And I thought about it myself and realized that - y'know, I didn't really want any more than the freedom TO tell him I loved him without it scaring the shit out of him. I didn't even need to hear him say it back - some verbal expression was nice, but it didn't have to contain the word "love". I just knew I wanted to say it without it freaking him out.

So that seemed like a good thing there; he understood why I was saying it, and I understood why he wasn't, and the two needs didn't contradict each other, so that didn't seem to be a problem.

* The second thing was the whole "where do you see this going". This guy was always really honest with me about him and relationships - he said he always knew he wasn't going to marry because his job came first. He would get into serious relationships now and then, yeah, but he said he felt like he was the sort of person that just wasn't ever going to have a forever relationship. That being said, though, he wanted the relationship we were in at that moment to continue further, because we were indeed very close. But, he added, he really wanted to be sure I was okay with that because "I don't want you to feel like this is a waste of your time knowing this may not go anywhere."

I wasn't QUITE as honest with myself about this, but I was actually pretty okay with the possibility that he and I may not ever marry or stay together forever, and decided that I wanted however much more of our relationship I was going to get. I mean, yeah, I was still heartbroken when he did break up with me a year later, but I absolutely did not regret staying that year. So....that didn't scare me either.

So we realized we were still both pretty much on the same page anyway, even though I was now free to declare my love and even though he wasn't. Going forward, every time I said I loved him, he would either give me a big hug instead, or would say something different like "I'm really, really glad you're here" or something. We have stayed close after our breakup (nearly 20 years ago now), and he credits the fact that he is now engaged to someone - when he never thought he'd do that before - with the fact that he and I were able to negotiate our own relationship so well back then.

I say all this because: everyone has different ideas about what that one word "love", and the act of saying it, actually means; and everyone has different ideas about what they get into a given relationship for, why they want to stay, and when they need to leave. So you do need to talk about what you each mean and what you each want - but if you do all that and you can see a way for you both to still get what you want, then it may not be necessary to break up right now after all. It'll take honesty - with each other and with yourselves - but it is possible.

good luck.
posted by EmpressCallipygos at 10:36 AM on January 18, 2013 [15 favorites]

Obviously the only answer is to break up in the near future

(I don't see what that is the only answer. That is an answer. But there are others. Often, I think relationships get complicated by reactionary movements. There's definitely something to be said for patience, and observing emotions and situations over a period, and sussing out what's really there. Rather than operating in a reactionary fashion.)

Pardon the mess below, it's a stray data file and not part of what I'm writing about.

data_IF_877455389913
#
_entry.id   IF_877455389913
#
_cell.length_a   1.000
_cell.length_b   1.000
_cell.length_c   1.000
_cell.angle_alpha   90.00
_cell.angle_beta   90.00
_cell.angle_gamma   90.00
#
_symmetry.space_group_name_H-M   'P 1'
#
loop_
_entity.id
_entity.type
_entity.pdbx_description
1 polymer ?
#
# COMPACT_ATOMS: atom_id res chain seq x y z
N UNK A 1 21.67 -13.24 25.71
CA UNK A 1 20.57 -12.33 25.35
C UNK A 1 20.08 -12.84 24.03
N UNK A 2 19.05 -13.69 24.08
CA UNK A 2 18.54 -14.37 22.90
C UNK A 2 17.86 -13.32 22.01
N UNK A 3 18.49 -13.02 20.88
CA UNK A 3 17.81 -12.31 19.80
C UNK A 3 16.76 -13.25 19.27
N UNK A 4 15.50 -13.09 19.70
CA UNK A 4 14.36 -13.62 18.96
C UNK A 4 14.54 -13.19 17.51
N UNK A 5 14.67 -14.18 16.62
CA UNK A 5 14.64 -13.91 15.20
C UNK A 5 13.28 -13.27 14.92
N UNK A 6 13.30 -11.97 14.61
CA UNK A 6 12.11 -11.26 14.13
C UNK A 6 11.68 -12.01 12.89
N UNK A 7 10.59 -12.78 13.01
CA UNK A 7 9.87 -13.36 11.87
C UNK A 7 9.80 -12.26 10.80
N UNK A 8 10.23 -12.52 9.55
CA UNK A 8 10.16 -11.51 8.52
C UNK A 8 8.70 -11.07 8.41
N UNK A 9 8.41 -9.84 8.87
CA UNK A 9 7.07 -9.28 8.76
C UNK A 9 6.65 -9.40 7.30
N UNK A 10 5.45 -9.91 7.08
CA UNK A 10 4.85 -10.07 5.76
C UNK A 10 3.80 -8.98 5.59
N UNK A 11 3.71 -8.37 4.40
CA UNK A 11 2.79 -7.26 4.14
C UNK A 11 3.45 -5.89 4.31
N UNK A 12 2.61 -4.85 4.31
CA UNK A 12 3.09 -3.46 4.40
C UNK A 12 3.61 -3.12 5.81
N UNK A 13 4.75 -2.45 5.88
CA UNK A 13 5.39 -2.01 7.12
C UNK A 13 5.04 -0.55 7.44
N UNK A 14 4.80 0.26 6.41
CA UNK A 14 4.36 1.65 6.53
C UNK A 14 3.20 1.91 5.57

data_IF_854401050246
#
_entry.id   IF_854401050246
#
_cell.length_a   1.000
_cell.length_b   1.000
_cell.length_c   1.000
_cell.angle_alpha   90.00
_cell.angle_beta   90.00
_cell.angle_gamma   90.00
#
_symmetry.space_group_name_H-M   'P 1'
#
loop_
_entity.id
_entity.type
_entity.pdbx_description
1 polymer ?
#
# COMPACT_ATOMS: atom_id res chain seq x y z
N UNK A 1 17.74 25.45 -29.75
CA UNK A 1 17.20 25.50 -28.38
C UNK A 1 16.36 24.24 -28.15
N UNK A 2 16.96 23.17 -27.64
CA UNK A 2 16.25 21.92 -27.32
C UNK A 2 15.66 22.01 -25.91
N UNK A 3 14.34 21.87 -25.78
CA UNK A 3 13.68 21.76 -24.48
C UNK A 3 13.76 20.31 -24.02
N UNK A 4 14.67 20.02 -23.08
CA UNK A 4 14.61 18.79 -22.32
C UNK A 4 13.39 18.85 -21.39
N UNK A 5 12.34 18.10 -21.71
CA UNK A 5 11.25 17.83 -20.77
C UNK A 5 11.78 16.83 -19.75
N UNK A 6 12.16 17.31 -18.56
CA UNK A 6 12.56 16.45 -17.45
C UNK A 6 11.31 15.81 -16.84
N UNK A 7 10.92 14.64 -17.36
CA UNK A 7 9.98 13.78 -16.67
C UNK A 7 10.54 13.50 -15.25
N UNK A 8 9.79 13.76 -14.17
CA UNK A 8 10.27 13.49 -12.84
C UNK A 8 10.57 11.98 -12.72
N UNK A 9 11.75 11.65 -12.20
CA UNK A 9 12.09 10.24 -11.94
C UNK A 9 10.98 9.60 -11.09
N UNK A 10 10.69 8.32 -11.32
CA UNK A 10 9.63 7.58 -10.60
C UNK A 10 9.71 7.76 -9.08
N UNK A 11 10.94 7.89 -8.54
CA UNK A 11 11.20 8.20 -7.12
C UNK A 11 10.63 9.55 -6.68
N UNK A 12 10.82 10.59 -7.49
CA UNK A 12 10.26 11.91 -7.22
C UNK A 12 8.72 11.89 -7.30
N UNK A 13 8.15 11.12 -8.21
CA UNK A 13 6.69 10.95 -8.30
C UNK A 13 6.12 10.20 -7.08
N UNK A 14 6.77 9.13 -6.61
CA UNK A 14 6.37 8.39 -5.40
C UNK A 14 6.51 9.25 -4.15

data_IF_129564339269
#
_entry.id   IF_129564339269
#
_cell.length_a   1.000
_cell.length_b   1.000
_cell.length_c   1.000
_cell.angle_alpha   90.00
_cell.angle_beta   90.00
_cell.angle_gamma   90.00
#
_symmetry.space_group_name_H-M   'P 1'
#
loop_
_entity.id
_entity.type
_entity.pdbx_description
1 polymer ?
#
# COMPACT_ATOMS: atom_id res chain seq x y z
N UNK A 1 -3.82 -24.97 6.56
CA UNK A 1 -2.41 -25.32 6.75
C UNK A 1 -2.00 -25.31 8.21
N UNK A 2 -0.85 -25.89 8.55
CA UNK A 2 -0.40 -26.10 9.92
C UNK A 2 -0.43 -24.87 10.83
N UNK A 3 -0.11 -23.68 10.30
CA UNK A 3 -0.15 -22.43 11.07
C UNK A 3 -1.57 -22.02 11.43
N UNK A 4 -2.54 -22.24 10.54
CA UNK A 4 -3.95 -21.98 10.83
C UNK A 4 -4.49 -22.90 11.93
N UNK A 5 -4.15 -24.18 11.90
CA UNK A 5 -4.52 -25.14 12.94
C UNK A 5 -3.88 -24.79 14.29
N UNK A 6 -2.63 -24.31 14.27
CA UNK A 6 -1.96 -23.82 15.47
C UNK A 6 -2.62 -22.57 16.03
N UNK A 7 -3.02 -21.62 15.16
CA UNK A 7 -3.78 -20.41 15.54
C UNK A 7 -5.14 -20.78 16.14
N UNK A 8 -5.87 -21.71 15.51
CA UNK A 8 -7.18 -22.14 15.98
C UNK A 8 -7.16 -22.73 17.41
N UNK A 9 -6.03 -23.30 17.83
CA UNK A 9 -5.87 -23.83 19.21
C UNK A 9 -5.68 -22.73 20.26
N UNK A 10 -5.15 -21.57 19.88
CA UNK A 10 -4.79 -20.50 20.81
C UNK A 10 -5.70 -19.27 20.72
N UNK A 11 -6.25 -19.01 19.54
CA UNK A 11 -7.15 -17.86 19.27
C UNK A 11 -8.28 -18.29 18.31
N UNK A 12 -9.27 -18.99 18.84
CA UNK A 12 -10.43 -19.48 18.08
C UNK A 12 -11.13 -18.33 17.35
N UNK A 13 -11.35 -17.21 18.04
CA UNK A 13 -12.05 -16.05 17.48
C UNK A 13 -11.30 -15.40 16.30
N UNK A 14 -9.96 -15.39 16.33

posted by nickrussell at 10:37 AM on January 18, 2013 [1 favorite]

Really, what's going to happen if you stay with him is his feelings will grow stronger, you will feel guiltier, and breaking up with him will become even harder. You could sit down and tell him how you really feel and leave it up to him, but I honestly don't think that's the right move. Because what he will say is he can handle it or that he still wants to be with you or he'll pretend he understands, but the truth is, he will continue to love you and secretly hope you fall for him too, which puts you in a really uncomfortable/assholey position. You just need end it so he can get over it and not put his love life on hold for you.
posted by AppleTurnover at 11:03 AM on January 18, 2013

What would it take for you to break up? I hope you wouldn't just stay with him until something better come along because that's mean.
posted by WeekendJen at 11:14 AM on January 18, 2013 [2 favorites]

It looks like I may be a voice of dissent on one point here; while I do definitely think you should talk, I don't agree that this is automatically a "break up now" situation -- provided that you and your boyfriend are really, really honest with both yourselves, and with each other.

I agree with this in principle, but realistically, how likely is this to happen? Especially when both of you, but especially you, have every short-term incentive to keep things the way they are? I think that if you don't break things off soon at least one of you is going to regret it very much later.
posted by Ragged Richard at 12:13 PM on January 18, 2013 [1 favorite]

Yeah, it's not that you don't love him now, it's that you don't see it ever happening and you're in it for the pleasure. Nothing at all wrong with that, just let him know so he can make informed choices.
posted by headnsouth at 12:28 PM on January 18, 2013

Be honest and give him the choice.

Datapoint: Several years ago I was with a woman that I didn't really see a future with. I told her perhaps we should break-up because I didn't see us together in the long term. Her response: "I understand, but I don't see why that means we have to break up now." I was surprised initially, but said as long as she was clear on where we stood, I didn't need to break up right away.*

Great sexual chemistry doesn't come along all the time, and you said this is the best you've ever had. If the two of you mutually decide that is enough for you, then that's between the two of you. But the key word here: mutual. And if you do decide to move forward despite the imbalance, then watch for any signs of resentment from him or pushing you to change the way you feel. If those appear, then you need to reconsider the feasibility of the situation.